“Prime Minister, it’s now October. What’s the status with public shares in West Indies Oil Company (WIOC)?” That was a question posed via WhatsApp to the nation’s leader, during his weekly Pointe FM radio programme, the Browne & Browne Show, October 3rd 2020.
The sender was referring to the government’s long declared intention of making 10 percent of its 51 percent majority shareholding in WIOC available for purchase by members of the public.
In a statement one year ago, the government indicated that it would reduce its shareholding in WIOC from 51 percent to 41 percent by selling 10 percent to Antiguans and Barbudans, utilizing a crowd funding mechanism. The government further stated that, “The shares to be sold would be deposited within a bank or other financial institution, and caps would be placed on the amount which any single living person can purchase.”
Prime Minister Browne, who holds ministerial responsibility for Finance, Corporate governance and Public-Private Sector Partnerships, replying to the question said, “I’m told by the end of this month they will have the prospectus ready to file with the Eastern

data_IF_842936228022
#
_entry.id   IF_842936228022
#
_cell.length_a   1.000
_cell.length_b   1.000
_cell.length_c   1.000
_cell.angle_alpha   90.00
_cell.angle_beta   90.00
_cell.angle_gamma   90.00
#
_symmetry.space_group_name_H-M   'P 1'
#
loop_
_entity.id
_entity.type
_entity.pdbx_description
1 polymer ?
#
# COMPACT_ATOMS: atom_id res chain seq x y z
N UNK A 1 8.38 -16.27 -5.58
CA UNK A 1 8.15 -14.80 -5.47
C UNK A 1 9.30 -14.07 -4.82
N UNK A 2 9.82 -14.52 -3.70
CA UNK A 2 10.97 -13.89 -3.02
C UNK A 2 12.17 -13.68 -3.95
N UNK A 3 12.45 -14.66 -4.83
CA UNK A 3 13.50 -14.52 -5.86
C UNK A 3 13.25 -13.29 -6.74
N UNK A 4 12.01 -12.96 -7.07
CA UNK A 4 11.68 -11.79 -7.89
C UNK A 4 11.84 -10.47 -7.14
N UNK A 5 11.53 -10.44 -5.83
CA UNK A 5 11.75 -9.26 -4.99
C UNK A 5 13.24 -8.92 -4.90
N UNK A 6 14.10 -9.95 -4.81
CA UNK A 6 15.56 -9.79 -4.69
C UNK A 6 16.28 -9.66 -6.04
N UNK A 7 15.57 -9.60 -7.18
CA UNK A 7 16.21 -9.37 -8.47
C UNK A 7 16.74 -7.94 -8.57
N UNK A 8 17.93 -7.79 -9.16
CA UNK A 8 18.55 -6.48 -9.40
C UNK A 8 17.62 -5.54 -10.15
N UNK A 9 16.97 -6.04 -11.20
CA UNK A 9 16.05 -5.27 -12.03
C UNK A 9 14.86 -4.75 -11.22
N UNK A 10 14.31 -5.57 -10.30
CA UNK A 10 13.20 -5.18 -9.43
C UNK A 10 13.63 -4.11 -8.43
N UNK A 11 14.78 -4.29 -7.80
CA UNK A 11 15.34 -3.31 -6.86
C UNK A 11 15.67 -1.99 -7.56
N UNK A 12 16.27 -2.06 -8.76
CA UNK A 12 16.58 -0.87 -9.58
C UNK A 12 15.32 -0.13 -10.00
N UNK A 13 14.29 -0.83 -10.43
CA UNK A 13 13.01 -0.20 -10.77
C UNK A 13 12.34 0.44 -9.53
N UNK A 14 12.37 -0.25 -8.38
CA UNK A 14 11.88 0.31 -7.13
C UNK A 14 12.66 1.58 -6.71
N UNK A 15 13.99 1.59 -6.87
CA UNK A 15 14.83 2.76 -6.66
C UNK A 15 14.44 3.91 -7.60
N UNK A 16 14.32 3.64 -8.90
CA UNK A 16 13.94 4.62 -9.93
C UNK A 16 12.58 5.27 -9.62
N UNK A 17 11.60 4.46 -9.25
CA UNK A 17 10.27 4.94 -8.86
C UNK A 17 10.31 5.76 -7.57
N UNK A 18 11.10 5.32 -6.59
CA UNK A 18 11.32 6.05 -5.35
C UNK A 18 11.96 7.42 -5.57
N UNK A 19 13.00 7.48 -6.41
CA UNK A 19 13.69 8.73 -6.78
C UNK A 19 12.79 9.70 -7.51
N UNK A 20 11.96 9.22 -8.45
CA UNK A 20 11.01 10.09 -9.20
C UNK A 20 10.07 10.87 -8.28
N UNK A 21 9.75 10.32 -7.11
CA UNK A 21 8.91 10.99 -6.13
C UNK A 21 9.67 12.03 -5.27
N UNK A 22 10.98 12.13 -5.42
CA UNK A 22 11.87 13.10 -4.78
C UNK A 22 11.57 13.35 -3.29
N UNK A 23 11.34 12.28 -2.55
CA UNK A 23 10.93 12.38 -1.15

Caribbean Stock Exchange.” Browne, who has portfolio oversight for the WIOC shares divestment, revealed that a preview copy of the prospectus had already been made available to him.
“I think they are just finalizing it, so definitely this month, no later than the end of this month, they will have the prospectus available for the public so that they can participate in the shareholding of West Indies Oil Company and we are encouraging Antiguans and Barbudans to take up those shares.” The government has described WIOC as “a very
profitable business that yields a profit each year.”
The government has also explained that its public shareholding methodology is designed to allow the 10 percent divested shares to be owned by multiple public subscribers, instead of permitting a single purchaser, or very few of them, “to gobble up all the shares that will be
offered for sale”.